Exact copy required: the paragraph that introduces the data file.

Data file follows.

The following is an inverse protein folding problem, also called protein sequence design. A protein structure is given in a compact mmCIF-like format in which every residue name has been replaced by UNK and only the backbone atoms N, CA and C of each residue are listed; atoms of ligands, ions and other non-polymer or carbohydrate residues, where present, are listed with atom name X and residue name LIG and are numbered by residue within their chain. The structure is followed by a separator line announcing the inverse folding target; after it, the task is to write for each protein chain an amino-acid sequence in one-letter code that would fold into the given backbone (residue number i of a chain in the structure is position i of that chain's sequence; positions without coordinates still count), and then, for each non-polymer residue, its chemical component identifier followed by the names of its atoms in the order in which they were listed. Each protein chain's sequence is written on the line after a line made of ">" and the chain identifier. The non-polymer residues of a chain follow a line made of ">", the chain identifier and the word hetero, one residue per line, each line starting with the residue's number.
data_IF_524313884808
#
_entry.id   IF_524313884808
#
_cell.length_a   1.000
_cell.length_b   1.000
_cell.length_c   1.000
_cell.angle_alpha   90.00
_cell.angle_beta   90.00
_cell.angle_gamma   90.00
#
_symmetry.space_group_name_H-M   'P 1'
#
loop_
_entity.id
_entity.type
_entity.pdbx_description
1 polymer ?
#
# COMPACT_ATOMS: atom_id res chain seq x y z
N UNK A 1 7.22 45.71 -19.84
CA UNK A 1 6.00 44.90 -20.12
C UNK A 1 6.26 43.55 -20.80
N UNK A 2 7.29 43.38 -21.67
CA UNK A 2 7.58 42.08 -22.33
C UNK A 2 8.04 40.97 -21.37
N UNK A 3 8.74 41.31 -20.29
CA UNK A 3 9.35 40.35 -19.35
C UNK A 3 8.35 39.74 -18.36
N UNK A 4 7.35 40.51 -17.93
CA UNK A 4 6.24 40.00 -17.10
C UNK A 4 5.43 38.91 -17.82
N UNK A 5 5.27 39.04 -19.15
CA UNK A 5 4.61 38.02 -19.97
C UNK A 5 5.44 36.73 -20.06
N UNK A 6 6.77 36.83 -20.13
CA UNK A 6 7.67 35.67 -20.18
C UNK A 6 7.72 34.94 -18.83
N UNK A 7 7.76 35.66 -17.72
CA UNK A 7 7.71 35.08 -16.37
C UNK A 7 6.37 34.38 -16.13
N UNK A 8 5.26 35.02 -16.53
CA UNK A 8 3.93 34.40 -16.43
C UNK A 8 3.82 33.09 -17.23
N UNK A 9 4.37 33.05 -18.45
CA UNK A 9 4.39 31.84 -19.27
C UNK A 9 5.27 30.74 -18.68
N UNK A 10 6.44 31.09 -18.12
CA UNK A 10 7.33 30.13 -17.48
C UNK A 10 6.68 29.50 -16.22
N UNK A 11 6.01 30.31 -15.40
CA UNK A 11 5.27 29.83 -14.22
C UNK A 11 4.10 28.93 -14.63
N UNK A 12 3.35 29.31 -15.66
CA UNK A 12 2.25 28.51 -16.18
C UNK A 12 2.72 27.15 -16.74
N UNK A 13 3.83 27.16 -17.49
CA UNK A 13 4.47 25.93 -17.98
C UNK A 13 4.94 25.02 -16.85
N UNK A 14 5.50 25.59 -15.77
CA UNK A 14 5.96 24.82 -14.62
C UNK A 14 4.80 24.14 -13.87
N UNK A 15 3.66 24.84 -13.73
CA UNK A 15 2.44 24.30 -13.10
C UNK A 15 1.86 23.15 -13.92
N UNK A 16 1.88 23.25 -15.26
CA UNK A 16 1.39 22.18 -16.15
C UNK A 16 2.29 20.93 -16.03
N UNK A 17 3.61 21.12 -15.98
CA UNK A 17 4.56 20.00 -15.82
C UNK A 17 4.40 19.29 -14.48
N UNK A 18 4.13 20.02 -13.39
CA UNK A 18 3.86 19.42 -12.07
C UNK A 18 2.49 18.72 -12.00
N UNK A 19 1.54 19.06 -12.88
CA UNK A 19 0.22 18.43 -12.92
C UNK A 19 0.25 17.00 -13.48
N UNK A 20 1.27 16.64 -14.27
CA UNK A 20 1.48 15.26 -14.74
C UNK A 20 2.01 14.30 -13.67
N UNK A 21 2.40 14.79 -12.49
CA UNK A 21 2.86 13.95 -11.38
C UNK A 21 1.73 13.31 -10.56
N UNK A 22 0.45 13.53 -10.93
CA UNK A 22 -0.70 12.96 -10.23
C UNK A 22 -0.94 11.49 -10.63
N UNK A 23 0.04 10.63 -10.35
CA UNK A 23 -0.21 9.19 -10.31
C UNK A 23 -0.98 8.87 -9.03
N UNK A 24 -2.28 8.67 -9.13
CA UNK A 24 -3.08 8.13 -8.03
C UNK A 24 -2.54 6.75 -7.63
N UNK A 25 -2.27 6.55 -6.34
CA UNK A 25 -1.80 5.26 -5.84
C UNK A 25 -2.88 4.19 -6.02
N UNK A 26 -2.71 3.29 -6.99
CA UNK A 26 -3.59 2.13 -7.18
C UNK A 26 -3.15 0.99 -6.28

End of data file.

The following is an inverse protein folding problem, also called protein sequence design. A protein structure is given in a compact mmCIF-like format in which every residue name has been replaced by UNK and only the backbone atoms N, CA and C of each residue are listed; atoms of ligands, ions and other non-polymer or carbohydrate residues, where present, are listed with atom name X and residue name LIG and are numbered by residue within their chain. The structure is followed by a separator line announcing the inverse folding target; after it, the task is to write for each protein chain an amino-acid sequence in one-letter code that would fold into the given backbone (residue number i of a chain in the structure is position i of that chain's sequence; positions without coordinates still count), and then, for each non-polymer residue, its chemical component identifier followed by the names of its atoms in the order in which they were listed. Each protein chain's sequence is written on the line after a line made of ">" and the chain identifier. The non-polymer residues of a chain follow a line made of ">", the chain identifier and the word hetero, one residue per line, each line starting with the residue's number.